"With the ALS program leading to that ultimate heavy lifter, we are building technologies that can be spun off into existing boosters," Mr. Aldridge says. And this, he adds, will be extremely important to the Air Force in "getting to space cheaply and reliably, which is our main job."
"We had been spending far too much for spacelaunch vehicles," he declares.
Looking to the Future
As a result of the ALS project, Secretary Aldridge says, "We will be able to apply new engines, new avionics, new structures, new fuels, and new checkout procedures to our Deltas and Titans and Atlases and everything else, to upgrade them. At the same time, we'll be reducing the lead time on building the new heavy lifter once there is a requirement for it."
Such a requirement is expected to arise in connection with the 1990s deployment of the US Space Station and of SDI satellites, presuming those programs pan out.
Given the budgetary bind, they may not. As Secretary Aldridge puts it: "ALS is going to suffer budgetary pressures. So will the National Aerospace Plane. And when you start cutting programs like SD!, the Space Station, and other future space capabilities, the requirements for them start being pushed out in time—the requirements that would draw us into a heavy-lift advanced launch system."
Secretary Aldridge is concerned that the relentless pressure on the defense budget to be expected for some time to come "will force a lot of tough decisions to be made—and we'll mortgage the future in trying to protect our near-term capability.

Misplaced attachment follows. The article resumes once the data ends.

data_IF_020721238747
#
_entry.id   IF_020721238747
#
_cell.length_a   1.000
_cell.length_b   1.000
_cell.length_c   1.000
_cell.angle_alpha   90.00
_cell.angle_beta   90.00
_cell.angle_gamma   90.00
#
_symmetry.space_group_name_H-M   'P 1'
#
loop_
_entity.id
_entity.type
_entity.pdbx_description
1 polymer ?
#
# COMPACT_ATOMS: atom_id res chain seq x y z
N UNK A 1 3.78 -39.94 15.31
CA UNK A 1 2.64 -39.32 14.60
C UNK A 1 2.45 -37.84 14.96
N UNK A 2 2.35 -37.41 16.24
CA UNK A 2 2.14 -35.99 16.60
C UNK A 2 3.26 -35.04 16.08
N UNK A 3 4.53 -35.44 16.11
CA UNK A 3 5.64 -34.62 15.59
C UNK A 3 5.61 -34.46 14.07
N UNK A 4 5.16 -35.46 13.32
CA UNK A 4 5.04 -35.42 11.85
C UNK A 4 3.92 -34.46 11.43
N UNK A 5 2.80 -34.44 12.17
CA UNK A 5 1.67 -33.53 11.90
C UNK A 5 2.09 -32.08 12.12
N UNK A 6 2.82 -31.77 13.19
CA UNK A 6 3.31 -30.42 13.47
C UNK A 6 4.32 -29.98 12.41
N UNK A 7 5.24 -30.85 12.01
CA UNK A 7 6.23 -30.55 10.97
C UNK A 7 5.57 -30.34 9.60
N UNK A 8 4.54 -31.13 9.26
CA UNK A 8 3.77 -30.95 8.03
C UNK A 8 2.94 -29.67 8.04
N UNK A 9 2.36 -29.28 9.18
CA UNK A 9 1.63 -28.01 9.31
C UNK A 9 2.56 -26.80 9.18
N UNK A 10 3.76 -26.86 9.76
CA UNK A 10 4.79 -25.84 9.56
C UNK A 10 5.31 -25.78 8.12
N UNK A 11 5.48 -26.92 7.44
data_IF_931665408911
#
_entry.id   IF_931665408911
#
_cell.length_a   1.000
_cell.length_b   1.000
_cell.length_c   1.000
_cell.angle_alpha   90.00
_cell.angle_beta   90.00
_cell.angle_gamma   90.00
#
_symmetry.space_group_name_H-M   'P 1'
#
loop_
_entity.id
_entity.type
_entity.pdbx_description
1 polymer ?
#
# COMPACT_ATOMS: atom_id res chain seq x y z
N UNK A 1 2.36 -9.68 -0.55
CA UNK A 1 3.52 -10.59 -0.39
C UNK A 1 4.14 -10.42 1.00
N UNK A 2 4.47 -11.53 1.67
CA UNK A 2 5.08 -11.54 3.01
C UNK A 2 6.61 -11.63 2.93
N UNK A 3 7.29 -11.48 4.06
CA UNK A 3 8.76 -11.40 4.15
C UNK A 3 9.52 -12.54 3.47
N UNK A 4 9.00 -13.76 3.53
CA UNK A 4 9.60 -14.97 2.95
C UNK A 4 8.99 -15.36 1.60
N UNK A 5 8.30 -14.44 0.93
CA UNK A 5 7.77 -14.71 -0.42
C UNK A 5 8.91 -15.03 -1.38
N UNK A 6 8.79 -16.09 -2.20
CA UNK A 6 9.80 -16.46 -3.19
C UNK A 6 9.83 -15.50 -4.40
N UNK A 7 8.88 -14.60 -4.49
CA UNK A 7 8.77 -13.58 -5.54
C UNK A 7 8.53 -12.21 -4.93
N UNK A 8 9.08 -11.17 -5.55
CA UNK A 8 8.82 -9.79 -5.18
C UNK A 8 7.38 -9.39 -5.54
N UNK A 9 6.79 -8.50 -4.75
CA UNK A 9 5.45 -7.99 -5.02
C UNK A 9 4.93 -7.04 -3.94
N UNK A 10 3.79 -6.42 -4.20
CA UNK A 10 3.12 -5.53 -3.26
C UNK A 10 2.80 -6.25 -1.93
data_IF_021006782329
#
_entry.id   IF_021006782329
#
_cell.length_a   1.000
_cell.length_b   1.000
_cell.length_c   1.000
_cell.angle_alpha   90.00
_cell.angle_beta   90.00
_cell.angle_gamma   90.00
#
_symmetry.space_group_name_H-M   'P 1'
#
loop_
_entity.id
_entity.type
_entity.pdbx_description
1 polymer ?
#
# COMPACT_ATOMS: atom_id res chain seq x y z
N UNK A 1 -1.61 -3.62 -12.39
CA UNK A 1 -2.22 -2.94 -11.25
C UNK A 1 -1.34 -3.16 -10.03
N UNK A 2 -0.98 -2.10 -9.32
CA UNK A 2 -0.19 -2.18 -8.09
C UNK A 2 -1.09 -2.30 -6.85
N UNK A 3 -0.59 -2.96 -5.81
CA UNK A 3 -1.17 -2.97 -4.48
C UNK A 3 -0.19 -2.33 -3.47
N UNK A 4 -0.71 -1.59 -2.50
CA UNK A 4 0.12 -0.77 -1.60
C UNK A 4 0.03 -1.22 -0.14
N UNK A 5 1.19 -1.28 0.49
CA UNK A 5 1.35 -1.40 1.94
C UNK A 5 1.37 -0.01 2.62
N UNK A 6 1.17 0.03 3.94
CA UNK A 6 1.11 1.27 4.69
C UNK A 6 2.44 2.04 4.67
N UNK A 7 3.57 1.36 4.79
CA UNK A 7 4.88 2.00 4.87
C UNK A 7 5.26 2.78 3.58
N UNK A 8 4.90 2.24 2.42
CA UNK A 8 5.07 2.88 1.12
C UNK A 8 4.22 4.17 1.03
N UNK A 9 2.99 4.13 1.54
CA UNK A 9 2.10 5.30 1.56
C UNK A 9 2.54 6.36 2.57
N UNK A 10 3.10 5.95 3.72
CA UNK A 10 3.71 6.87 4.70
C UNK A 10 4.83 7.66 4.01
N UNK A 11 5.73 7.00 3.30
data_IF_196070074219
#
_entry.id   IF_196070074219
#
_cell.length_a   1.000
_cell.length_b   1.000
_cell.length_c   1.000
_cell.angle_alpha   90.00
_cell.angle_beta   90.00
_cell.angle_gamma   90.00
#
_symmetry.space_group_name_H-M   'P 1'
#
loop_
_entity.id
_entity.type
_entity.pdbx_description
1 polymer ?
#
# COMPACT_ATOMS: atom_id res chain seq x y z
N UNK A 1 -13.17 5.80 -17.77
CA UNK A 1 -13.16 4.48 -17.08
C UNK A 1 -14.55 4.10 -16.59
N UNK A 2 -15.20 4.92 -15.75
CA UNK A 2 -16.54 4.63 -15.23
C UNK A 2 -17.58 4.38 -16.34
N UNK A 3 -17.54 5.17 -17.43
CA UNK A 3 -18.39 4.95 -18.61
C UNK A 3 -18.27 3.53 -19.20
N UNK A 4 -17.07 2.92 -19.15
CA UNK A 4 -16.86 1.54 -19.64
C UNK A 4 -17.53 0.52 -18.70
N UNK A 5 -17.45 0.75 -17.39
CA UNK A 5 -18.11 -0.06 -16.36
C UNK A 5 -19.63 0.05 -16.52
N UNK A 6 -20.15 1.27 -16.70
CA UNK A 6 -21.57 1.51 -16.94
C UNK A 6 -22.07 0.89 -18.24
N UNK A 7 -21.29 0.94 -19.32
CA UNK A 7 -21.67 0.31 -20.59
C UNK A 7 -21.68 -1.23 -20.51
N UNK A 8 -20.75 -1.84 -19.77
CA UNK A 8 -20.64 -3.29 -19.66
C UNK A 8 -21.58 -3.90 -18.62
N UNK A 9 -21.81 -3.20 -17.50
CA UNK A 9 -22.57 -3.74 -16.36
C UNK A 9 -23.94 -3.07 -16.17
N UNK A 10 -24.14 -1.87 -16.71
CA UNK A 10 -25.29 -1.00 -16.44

"I worry that pressures within the Air Force are such that we will cut our space technology base."
A prime concern in this regard is space-based radar: "We aren't putting enough money into our technology effort for a space-based radar that I know we'll want some day."
Air Force Gen. John L. Piotrowski, Commander in Chief of US Space Command and of NORAD, wants space-based radar as soon as he can get it, because he believes it is urgently needed to detect enemy bombers and cruise missiles from on high.
Secretary Aldridge quite agrees, saying: "I support space-based radar. I see it as a spaceborne AWACS. We need that capability. But I just don't see it in this budget environment.
"When I'm losing TAC fighter wings because of that environment, how can I start a brand-new space-based radar program? Much as I'd like to do it, I just don't see it happening in the next few years."
A major thrust in USAF's program to explore the technology of space-based radar is to "do the radar at an inexpensive price—at a low weight—so we can get it into orbit without having to spend too much money," the Secretary says.